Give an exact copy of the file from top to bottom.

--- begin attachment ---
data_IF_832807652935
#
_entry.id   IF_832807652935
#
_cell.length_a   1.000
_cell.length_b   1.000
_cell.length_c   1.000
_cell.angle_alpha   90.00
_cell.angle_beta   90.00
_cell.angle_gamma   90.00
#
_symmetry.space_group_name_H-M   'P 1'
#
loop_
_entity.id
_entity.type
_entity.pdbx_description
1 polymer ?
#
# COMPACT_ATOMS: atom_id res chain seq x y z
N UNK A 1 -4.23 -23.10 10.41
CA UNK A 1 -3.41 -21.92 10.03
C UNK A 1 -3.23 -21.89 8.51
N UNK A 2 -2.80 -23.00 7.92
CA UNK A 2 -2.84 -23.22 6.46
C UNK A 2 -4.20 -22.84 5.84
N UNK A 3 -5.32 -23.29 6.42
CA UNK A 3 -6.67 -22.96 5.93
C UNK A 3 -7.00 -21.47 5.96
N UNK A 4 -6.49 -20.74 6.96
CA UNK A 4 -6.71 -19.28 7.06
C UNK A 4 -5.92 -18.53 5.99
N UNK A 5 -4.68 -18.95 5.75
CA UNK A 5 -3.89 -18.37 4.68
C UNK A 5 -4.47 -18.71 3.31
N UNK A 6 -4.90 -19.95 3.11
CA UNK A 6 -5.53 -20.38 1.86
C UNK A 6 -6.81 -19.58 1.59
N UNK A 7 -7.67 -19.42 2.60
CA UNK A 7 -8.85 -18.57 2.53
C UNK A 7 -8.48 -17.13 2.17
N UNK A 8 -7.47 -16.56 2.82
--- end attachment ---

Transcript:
data_IF_832807652935
#
_entry.id   IF_832807652935
#
_cell.length_a   1.000
_cell.length_b   1.000
_cell.length_c   1.000
_cell.angle_alpha   90.00
_cell.angle_beta   90.00
_cell.angle_gamma   90.00
#
_symmetry.space_group_name_H-M   'P 1'
#
loop_
_entity.id
_entity.type
_entity.pdbx_description
1 polymer ?
#
# COMPACT_ATOMS: atom_id res chain seq x y z
N UNK A 1 -4.23 -23.10 10.41
CA UNK A 1 -3.41 -21.92 10.03
C UNK A 1 -3.23 -21.89 8.51
N UNK A 2 -2.80 -23.00 7.92
CA UNK A 2 -2.84 -23.22 6.46
C UNK A 2 -4.20 -22.84 5.84
N UNK A 3 -5.32 -23.29 6.42
CA UNK A 3 -6.67 -22.96 5.93
C UNK A 3 -7.00 -21.47 5.96
N UNK A 4 -6.49 -20.74 6.96
CA UNK A 4 -6.71 -19.28 7.06
C UNK A 4 -5.92 -18.53 5.99
N UNK A 5 -4.68 -18.95 5.75
CA UNK A 5 -3.89 -18.37 4.68
C UNK A 5 -4.47 -18.71 3.31
N UNK A 6 -4.90 -19.95 3.11
CA UNK A 6 -5.53 -20.38 1.86
C UNK A 6 -6.81 -19.58 1.59
N UNK A 7 -7.67 -19.42 2.60
CA UNK A 7 -8.85 -18.57 2.53
C UNK A 7 -8.48 -17.13 2.17
N UNK A 8 -7.47 -16.56 2.82